In keeping with the constitutionally enshrined principle of public partifcipation in the process of drafting new legislation – not to mention the Rules of Parliament – a draft Bill will be released for comment and public hearings held in the National Assembly, NCOP and provincial legislatures.
Before beginning the drafting process, the committee intends holding a workshop at which it will be briefed by experts and key stakeholders on the thinking behind recommendations in a broader report produced by former President Kgalema Motlanthe’s high-level panel, as well as a more recent report compiled by the presidential advisory panel on land reform and agriculture. However, while these recommendations will inform the process of developing the Bill, they are not binding.
Committee members (courtesy of the Parliamentary Monitoring Group): Click on each name for additional information.
This site provides reliable, accurate information on public policy and law-making issues of concern to ordinary South Africans. The mainstream media tends to sensationalise new developments out of context. Journalists rarely if ever take time to read the documents available to them or to develop a sound understanding of new policy and legislative proposals. As a result, misinformation abounds.
Until recently, the site was used for archived articles published in Legalbrief Today under Policy Watch. It was linked to Twitter alerts designed to promote the product. That has changed. In future, information posted here will draw on the author’s observations in Parliament but will not replicate Legalbrief Policy Watch articles, unless otherwise explicitly stated.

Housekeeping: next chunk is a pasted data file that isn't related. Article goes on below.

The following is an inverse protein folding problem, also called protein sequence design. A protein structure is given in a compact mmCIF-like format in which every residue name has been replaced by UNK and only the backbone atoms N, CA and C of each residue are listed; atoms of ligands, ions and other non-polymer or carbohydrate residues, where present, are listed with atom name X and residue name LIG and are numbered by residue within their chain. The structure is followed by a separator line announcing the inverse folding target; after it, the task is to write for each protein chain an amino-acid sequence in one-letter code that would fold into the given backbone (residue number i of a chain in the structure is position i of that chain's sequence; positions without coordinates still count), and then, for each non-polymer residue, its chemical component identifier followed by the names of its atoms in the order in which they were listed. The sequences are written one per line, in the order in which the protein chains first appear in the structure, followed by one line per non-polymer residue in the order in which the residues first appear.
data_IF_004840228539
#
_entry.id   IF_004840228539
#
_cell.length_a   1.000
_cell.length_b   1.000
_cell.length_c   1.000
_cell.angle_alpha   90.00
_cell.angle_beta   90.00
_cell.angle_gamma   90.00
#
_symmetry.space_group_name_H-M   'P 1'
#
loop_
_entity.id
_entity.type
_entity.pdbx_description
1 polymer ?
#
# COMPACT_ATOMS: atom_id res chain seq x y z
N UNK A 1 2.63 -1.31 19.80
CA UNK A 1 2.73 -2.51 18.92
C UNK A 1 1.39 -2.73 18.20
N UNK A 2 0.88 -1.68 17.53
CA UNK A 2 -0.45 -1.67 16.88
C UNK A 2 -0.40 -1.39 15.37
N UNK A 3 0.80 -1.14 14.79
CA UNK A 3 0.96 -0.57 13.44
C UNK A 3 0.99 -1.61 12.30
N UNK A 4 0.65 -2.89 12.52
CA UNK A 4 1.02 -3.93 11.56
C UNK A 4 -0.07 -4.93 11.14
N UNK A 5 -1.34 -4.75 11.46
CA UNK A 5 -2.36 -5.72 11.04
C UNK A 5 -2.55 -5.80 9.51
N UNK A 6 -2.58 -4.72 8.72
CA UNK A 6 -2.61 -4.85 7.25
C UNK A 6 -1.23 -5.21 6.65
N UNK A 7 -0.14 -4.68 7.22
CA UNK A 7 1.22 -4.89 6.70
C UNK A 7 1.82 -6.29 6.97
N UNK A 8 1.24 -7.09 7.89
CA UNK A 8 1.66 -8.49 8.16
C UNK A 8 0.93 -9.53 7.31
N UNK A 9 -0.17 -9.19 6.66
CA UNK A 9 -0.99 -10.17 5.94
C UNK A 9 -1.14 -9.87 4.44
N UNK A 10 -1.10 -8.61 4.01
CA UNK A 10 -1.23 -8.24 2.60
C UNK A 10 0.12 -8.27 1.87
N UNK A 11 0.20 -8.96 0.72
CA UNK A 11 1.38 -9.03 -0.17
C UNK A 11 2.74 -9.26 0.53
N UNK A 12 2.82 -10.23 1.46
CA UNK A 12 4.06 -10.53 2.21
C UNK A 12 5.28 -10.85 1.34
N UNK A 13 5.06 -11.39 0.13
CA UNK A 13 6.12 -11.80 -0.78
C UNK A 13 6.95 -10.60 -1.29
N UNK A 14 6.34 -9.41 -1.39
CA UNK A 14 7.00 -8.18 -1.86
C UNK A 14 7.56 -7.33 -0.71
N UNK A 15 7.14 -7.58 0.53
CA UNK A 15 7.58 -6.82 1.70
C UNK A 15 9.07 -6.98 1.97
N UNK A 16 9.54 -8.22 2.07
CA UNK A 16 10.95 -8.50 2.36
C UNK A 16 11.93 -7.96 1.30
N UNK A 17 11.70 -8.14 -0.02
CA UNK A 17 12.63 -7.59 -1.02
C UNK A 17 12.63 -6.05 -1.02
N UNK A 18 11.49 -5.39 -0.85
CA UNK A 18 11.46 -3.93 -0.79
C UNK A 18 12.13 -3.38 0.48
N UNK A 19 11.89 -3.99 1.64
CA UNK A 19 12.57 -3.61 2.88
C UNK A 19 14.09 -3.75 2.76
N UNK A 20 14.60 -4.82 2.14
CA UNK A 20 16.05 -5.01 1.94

The author’s observations will not include personal opinions but will focus on facts supported with documentary evidence cirulated by Parliament itself. That said, they should not be construed as representing the views of Juta Law, which publishes Legalbrief Today and CompliNEWS – to which the author continues to contribute as an independent contractor.
The site is not designed to field comments or answer questions. Its purpose is to make reliable information on contentious issues freely available. With that in mind, for the foreseeable future it will focus on:
national health insurance (NHI)
land expropriation without compensation (EWC)
the role of the South African Reserve Bank
hate crime and hate speech
The site will be updated only when new information on these topics becomes publicly available. If nothing has been posted recently, it is more than likely that no new information has been officially released by Parliament or government. The author does not have access to any other reliable source material on public policy developments and does not use unsubstantiated mainstream media reports.